• Training/e-learning content – Web based multimedia content either for conducting training programmes as part of your business needs to be addressed.

Basically, any Flash content that is useful/entertaining to your users, that isn’t time specific and still provides value to your business, should be prioritised. Especially if you have lots of content that you need to keep, starting to audit and planning for content update and replacement is essential now.

The End of Flash Games

This will also mean the end of an era in web games development. Any web based games built in Flash will need to be converted and replaced or taken down before the deadline.

This might not sound like a huge big deal, but it is. Most of the big games companies on Facebook are still to this day using Flash based versions of their games for desktop computer users. These will need to go through the potentially expensive and time consuming process of being converted to HTML5, or taken down.

This doesn’t just apply to big games companies though. If you’ve had any Flash based games developed in the past now is the perfect time to start planning to get them converted. Building a brand new version using modern web standards also gives you a great opportunity for an update/redesign to raise the quality of any dated games.

A Great Opportunity to Finally Go Mobile Compatible

If you’ve been putting off the conversion process, now is a great time to think again. Converting Flash content to HTML5 will future-proof it for years to come and finally allow mobile users to access your content on their devices. This will further increase the reach and ultimately value of your content.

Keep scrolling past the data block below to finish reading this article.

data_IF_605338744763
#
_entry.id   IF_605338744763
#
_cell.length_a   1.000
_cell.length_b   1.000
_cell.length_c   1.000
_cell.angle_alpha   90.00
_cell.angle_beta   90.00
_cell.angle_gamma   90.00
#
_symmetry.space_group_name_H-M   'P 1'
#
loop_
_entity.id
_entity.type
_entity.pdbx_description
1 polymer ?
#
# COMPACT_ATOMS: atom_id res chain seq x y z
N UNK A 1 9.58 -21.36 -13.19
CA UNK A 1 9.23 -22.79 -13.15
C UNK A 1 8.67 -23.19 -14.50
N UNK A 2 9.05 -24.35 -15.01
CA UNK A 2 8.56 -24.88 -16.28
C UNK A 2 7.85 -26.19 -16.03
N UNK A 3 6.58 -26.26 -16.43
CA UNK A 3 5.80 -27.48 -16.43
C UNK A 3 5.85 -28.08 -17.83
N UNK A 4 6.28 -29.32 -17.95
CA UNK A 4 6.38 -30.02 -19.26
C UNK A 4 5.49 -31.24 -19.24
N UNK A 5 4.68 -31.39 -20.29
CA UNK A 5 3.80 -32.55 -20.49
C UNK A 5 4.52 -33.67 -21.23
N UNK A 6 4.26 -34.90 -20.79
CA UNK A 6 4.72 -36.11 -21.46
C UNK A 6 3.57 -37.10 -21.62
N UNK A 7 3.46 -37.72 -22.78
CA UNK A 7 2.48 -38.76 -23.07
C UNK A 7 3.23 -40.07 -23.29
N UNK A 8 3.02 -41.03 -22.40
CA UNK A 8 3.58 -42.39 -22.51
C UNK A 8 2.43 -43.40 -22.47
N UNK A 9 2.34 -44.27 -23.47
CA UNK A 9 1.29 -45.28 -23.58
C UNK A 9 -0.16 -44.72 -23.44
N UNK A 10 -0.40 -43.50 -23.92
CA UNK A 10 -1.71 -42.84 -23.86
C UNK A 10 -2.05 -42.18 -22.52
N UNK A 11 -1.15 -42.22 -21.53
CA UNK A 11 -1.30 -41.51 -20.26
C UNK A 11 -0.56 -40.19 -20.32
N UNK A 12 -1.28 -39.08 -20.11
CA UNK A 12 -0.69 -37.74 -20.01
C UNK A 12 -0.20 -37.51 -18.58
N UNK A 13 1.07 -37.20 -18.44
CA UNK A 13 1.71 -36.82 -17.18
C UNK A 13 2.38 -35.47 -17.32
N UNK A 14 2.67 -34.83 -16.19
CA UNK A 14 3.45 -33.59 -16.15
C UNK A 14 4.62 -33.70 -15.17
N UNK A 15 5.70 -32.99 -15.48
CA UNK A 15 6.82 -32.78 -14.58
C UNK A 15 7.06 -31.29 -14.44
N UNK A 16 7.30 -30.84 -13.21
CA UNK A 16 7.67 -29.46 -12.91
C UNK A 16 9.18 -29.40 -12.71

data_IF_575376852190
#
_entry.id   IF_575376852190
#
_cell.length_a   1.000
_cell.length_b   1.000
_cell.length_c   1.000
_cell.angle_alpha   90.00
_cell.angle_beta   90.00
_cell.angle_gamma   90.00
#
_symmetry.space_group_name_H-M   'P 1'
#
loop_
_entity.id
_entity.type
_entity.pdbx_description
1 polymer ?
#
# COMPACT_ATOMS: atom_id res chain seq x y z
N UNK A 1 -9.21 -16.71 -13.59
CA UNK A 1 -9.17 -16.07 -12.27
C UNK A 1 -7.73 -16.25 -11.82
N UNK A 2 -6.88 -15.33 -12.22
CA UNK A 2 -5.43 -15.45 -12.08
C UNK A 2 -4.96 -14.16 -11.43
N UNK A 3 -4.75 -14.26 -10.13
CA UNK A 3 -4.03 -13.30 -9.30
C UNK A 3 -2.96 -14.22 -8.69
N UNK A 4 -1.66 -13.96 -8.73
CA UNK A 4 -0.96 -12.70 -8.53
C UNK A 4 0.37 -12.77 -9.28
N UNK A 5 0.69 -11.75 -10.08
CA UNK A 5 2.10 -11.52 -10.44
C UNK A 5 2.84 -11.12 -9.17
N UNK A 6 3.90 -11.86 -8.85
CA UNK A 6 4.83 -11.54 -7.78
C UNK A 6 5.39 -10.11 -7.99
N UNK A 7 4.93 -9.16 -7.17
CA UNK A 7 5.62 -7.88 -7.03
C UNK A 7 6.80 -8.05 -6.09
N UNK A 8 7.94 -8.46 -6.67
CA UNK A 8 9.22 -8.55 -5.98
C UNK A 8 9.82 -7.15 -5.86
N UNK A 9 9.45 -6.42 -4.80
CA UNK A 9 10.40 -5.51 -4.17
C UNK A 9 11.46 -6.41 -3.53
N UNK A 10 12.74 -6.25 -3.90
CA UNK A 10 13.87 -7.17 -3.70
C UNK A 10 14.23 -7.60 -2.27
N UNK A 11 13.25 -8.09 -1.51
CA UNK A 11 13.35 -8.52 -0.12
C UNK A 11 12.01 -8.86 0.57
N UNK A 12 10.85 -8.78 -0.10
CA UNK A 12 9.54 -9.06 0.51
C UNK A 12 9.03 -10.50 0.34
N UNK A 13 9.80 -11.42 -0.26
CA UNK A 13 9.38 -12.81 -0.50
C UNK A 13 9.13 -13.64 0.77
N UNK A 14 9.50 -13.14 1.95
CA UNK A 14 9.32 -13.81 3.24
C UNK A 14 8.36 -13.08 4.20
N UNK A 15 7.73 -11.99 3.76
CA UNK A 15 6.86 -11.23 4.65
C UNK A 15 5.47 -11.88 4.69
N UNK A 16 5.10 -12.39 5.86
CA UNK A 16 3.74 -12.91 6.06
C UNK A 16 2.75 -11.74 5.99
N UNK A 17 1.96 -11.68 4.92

Budget and Time

Obviously, the more Flash content you want to keep, after the deadline, the more time and budget you’re going to need. This is why you must start assessing and planning now. If you have lots of content to convert, it could be a monumental task. Don’t put it off until 6 months before, because there may not be time then to get the work done. Also, if you start now, you’ve got three years to spread the cost over.

Does This Affect Adobe AIR?

There’s been a fair amount of confusion over the name Flash in relation to the development tools and the web based deployment platform. Because of this Adobe even rebranded the tools from “Adobe Flash Pro” to “Adobe Animate” recently. The tools will continue to exist long after Flash is gone from the web. (In fact we still use Flash Pro tools to help with animation and visual asset creation for our HTML5 games).